Meet Cristian López, the Artist Who Painted the Beloved Mural of San Romero in San Salvador

Lead Photo: Photo of mural by Giovani Ascencio Ardón y Raul Lemus is licensed under GNU Free Documentation License.
Photo of mural by Giovani Ascencio Ardón y Raul Lemus is licensed under GNU Free Documentation License.
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More than a year ago, Cristian López painted a tribute to San Óscar Romero on the side of the Catedral Metropolitana de San Salvador. In that short time, the young artist’s work has become a fixture.

This weekend, Monseñor Romero was canonized a saint in the Catholic Church, 38 years after his assassination. Salvadorans have long considered Romero – who believed in liberation theology, that is liberation from economic, political, and social oppression – a saint. A right-wing death squad killed him on March 24, 1980 in the middle of a mass at a hospital chapel. For decades, conservatives within the church attempted to impeded his canonization because they disapproved of his politics. However, he has remained a symbol of hope within El Salvador.

When López painted the mural, he expected it’d be defaced. However, he has seen little trouble with the painting. Instead, people have posed beside the mural for the last year or so.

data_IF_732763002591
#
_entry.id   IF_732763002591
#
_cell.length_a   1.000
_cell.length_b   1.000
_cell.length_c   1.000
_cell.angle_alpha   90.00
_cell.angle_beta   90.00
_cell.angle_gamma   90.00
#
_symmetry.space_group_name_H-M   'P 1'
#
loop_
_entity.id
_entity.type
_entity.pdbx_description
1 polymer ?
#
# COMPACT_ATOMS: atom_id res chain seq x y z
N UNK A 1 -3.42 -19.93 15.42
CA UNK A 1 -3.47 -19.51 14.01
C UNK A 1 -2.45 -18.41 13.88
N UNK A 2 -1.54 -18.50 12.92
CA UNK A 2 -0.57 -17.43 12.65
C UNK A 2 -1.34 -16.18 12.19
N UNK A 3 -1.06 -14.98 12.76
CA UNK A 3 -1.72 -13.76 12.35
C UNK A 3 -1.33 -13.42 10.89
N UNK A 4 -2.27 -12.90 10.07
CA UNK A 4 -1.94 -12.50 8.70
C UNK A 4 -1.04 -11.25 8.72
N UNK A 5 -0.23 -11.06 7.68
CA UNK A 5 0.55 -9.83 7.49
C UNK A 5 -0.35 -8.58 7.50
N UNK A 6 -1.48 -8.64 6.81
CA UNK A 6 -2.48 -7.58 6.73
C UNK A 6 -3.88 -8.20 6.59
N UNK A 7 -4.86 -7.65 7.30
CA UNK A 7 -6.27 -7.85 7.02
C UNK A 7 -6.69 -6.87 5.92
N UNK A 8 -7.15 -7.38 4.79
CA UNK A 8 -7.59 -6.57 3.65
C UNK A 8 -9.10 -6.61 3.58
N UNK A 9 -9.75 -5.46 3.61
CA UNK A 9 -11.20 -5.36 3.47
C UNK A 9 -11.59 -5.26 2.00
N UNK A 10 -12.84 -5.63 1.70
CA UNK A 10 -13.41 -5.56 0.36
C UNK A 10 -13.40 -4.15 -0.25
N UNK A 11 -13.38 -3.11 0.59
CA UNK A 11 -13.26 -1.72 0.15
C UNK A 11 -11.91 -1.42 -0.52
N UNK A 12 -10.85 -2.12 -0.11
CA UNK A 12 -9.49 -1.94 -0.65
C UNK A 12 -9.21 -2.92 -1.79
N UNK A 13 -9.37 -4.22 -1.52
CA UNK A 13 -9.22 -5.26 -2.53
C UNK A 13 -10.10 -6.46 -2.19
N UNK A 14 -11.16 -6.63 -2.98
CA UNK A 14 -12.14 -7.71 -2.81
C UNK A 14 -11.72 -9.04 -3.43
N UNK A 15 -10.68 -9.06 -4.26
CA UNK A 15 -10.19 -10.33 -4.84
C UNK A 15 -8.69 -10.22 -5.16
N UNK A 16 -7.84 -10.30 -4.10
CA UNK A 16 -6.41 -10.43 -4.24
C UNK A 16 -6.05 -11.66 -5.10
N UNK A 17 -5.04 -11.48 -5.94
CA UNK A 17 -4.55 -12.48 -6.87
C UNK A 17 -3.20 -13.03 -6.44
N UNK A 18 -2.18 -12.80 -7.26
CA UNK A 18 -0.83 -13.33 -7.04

López began painting eight years ago, and though he created paintings for La Catedral, it happened by chance. Someone else had asked him to paint a mural of a woman asking for peace near the cathedral.

He first got into street art after visiting Chile, where walls were filled with graffiti and mural. “Each blank space is like a canvas,”he told El Metropolitano Digital. “The artists fight to place their art in a worthy place in Valparaíso. So on my return to San Salvador, especially in the center, I saw all the blank spaces, and it was a great opportunity to [fill them with art]. That’s when I drew my mom asking for peace.”

And then he did a few more. Eventually, he asked the church for permission to pay tribute to San Romero. He created it in one day, because he didn’t think that a mural of Romero – a polemic figure – would last long. From there, he earned the trust of the church, which then asked him to paint two portraits, each measuring in at a whopping 21 feet by 9 feet. “For me, those works were not an opportunity I expected, nor looked for,” he said. “But it happened.”

Art museums have yet to feature López’s work, but the truth is the young artist is more interested in the way people react with his works – something that museums don’t always allow.